Jeff Davis, KE9V, recently posted a link to a YouTube video which is an RCA public service announcement from WWII encouraging military-aged males who are also radio hams to join the Army (or Navy) and use their radio skills in service of their country. It is a great piece of film and well worth watching.
The accepted wisdom is that the great patriotic groundswell of support to the US entry into WWII also included large numbers of hams, who rushed to fill the ranks of the US military – answering the call to apply their technical and operating skills to support the military’s wartime radio communications requirements. The reality of what happen is a bit different.
In 1941, the US had approximately 58,000 licensed hams. As the Army looked forward to swelling its ranks in preparation for the upcoming conflict, the Signal Corps surveyed all the licensed hams and discovered that the majority of hams were ineligible for service. The survey results showed that most hams were too old for service, married, or had a physical condition that prevented them from joining.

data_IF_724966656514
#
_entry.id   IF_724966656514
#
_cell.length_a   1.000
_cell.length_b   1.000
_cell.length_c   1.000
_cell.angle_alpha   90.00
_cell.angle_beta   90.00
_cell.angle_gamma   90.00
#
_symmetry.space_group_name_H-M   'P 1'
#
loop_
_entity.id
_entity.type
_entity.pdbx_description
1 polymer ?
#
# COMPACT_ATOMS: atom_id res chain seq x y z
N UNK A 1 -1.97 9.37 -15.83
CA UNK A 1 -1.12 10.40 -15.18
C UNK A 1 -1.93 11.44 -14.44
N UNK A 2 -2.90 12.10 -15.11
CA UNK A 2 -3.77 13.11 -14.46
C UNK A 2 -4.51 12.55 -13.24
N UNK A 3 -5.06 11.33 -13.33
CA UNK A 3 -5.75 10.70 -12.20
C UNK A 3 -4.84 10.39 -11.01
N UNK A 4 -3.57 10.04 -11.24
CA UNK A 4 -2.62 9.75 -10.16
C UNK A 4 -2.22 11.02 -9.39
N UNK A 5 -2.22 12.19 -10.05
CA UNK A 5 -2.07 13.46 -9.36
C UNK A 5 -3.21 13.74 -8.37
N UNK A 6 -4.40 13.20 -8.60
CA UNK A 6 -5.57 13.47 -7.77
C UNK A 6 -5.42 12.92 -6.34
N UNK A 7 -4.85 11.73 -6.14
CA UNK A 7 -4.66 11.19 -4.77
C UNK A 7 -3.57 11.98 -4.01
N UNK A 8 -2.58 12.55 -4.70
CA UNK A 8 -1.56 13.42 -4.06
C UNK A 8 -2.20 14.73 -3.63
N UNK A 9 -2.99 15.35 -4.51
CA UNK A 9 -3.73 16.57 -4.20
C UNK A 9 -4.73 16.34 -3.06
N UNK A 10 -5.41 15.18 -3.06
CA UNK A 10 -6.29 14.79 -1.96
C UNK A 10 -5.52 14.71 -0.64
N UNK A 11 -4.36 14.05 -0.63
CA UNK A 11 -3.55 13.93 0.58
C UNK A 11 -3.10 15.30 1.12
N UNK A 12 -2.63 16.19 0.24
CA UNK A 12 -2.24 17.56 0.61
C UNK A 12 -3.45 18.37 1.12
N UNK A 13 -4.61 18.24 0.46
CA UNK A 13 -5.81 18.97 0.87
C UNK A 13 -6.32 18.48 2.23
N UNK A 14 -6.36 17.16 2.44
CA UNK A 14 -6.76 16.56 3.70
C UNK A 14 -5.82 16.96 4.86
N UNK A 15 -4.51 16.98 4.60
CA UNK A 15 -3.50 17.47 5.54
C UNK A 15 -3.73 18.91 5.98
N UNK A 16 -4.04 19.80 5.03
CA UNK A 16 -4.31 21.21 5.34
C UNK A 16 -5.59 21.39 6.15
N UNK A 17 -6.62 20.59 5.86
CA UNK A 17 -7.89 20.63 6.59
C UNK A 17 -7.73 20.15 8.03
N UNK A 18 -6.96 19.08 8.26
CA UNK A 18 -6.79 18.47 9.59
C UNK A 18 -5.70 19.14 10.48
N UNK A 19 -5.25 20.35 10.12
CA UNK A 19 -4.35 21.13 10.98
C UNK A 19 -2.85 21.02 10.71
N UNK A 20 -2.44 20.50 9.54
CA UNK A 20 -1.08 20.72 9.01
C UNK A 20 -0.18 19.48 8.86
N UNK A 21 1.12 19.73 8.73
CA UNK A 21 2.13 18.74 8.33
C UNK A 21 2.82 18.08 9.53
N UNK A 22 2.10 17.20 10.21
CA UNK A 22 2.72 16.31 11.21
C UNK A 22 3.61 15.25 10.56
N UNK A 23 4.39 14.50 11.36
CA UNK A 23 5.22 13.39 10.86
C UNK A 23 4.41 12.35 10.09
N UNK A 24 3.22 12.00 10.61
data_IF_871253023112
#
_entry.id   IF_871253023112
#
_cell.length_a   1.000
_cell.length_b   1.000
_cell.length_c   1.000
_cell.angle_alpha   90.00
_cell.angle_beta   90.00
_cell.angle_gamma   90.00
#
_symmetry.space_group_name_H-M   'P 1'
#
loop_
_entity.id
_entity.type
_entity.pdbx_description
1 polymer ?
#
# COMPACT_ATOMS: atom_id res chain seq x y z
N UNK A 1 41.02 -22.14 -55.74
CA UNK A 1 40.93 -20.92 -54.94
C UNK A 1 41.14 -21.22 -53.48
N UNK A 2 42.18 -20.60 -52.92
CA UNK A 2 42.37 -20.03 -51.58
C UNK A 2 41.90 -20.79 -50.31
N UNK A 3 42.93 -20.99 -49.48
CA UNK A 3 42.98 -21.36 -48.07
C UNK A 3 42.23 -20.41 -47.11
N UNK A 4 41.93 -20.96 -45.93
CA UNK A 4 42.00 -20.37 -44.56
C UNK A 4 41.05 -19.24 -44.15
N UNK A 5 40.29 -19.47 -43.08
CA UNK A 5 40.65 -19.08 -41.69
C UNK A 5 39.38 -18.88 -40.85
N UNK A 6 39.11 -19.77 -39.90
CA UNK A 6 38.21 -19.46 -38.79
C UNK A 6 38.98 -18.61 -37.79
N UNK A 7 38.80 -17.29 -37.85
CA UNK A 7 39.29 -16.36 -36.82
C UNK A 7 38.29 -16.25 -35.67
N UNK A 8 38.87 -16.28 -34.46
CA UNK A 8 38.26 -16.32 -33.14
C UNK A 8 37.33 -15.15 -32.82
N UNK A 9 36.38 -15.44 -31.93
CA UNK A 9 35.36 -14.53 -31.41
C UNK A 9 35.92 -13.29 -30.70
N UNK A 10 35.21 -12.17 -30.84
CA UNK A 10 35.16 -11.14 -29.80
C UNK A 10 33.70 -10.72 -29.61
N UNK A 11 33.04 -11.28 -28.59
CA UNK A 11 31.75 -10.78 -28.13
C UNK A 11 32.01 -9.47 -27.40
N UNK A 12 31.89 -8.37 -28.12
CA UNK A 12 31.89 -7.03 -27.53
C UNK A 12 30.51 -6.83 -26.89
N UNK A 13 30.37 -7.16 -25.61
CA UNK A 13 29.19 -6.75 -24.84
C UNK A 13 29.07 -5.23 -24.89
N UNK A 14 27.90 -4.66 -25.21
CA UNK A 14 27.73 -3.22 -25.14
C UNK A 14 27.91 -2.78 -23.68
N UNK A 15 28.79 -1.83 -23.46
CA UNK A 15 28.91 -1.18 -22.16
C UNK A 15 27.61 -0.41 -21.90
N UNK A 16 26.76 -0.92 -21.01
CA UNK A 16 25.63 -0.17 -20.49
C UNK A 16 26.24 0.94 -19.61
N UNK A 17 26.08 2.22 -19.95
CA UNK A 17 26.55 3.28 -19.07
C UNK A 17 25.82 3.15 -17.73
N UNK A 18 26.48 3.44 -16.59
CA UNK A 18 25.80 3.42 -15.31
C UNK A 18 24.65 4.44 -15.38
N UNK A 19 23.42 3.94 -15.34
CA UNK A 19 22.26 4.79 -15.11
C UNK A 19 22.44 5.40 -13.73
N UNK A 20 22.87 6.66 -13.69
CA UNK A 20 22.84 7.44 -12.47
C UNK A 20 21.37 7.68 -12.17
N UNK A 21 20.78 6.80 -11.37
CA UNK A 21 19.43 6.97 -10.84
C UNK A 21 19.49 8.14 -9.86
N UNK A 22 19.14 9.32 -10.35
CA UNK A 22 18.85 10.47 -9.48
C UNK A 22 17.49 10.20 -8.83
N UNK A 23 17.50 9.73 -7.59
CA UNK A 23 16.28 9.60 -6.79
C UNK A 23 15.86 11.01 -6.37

The situation in 1941 differed greatly from WWI were the average age of the radio amateur coincided with draft age. In WWI, the vast majority of hams served in the military (with most enlisting in the Navy). During the inter-war years between WWI and WWII, the age of the radio amateur slowly rose – beyond that of the draftee.
For those hams that were qualified for wartime service during WWII, entering the Signal Corps and using the radio skills presented another challenge. The military relied on the potential recruit to self-identify their technical skills. And even if the recruit actively attempted to get placed in the Signal Corps, they often ended up in other positions that failed to make the full use of their radio skills. Like any large bureaucracy, the system was flawed and slow to adapt. Of the 58,000 hams, 12,000 found their way into uniform – a little over 20%.
I have nothing but the highest respect for those who have served their country and I am certain there were hams who tried serve and found they were ineligible. When I originally researched this segment of amateur radio history, I was very surprised to find out only 20% of hams served in WWII. It is interesting how the passage of time warps how we perceive the past. It would be nice to think that the WWII ham community served a critical role in bolstering our wartime communications, but the reality is different. On the positive side, many non-hams who served in WWII dealing with radio communications gravitated towards ham radio after the war and helped swell the ranks of licensed amateurs.